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Last updated 2:18AM ET
December 19, 2014
Science
Science
Science goes down more easily with food, drink
(2010-05-10)
Organizer Cynthia Wichelman introduces a “Science on Tap” speaker at the Schlafly Bottleworks. (Photo credit: Warren Gish)
(St. Louis Public Radio) - The general public is bombarded with information about the latest scientific research or discovery - much of it confusing, contradictory, or just plain inaccurate. And outside of a classroom, there are few opportunities for ordinary people to talk directly with scientists about their work. But there is a movement to bring scientists out of the lab and into the community - for a dialogue, over dinner and drinks.

"Hello everyone. Welcome to Science Cafe, thank you so much for coming out tonight..."

Most people learn about science in school, from the media, or on the internet. But at a science cafe, they get to learn about it straight from the scientists themselves.

For the past four years, Al Wiman has organized a monthly science cafe for the Saint Louis Science Center.

"A science cafe, it's a concept that actually started in Europe, and it was an idea to get scientists engaged in an informal conversation with the general public."

Wiman says part of what makes science cafes successful is where that conversation takes place: "We have it in the lower level of Herbie's restaurant in the Central West End."

There are now more than a hundred science cafes at bars and restaurants throughout the United States. They attract anywhere from a handful to over a hundred people, depending on the topic.

St. Louis has two science cafes. The second one - sponsored by Washington University - meets once a month during the academic year at the Schlafly Bottleworks in Maplewood.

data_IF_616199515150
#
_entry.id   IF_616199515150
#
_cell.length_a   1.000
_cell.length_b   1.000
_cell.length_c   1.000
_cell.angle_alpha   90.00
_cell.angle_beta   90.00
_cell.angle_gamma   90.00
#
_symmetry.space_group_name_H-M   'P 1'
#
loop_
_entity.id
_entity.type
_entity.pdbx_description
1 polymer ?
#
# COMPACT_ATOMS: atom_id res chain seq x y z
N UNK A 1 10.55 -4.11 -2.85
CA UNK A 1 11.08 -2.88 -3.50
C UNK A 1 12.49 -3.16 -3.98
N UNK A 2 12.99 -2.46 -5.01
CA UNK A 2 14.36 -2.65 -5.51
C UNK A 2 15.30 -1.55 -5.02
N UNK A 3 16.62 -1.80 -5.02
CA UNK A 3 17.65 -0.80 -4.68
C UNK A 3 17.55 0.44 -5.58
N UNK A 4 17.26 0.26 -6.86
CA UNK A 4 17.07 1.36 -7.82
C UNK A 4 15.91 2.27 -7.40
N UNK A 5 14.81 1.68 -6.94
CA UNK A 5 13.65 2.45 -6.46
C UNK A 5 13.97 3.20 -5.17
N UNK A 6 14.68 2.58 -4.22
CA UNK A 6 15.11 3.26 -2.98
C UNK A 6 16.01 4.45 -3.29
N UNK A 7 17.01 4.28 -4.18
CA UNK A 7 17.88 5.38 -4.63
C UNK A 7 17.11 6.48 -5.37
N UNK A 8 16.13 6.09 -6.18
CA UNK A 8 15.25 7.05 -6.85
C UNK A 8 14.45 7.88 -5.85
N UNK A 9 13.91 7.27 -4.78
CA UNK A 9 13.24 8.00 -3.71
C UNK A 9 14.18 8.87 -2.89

Organizer Cynthia Wichelman says "Science on Tap" features Washington University professors talking about their research. The events draw a diverse audience.

"We have people who are professionals that range from engineers and physicians, to people that just have an interest in science and may be retired, may not be employed, may be students, and have just an interest in learning more."

So what brings people out to a bar to talk about science? Well, for Mike Stuart, Carrie Smothers, and Robert Pless, the location makes the science go down a little more easily.

"I like the atmosphere: it's fun to learn things, and enjoy a good beer," says Stuart.

"I was actually really lousy in science class," says Smothers. "So now I'm picking up the information as I can get it." Does she think it helps to have that learning take place in a bar? "Very much!" Smothers laughs.

"Why aren't more science talks in a bar, right?" asks Pless. "Like this is the place where you learn and you ask and you understand things most quickly, instead of a lecture where it's really just a one-way thing."

The topics discussed at these science cafes are as varied as scientific research itself: from black holes to biological clocks to botany. But the evening really kicks into high gear after the scientist's presentation ends, when the audience gets to start the conversation.

"Is it still a question as to whether there is a lot more plant diversity in the Andes versus the Amazon?"

"If you're right, what is the origin of the magnetic fields?"

And the questions keep coming - sometimes going on for longer than the presentation itself.

But the scientists don't seem to mind.

Ivan Jimenez of the Missouri Botanical Garden says he appreciated the chance to talk about his work with people outside the scientific community.

"Scientists often talk to scientists, not very often to non-scientists, so that's kind of exciting, fun." Jimenez laughs. "Challenging."

But at the science cafes in St. Louis, scientists and non-scientists alike seem up to the challenge.
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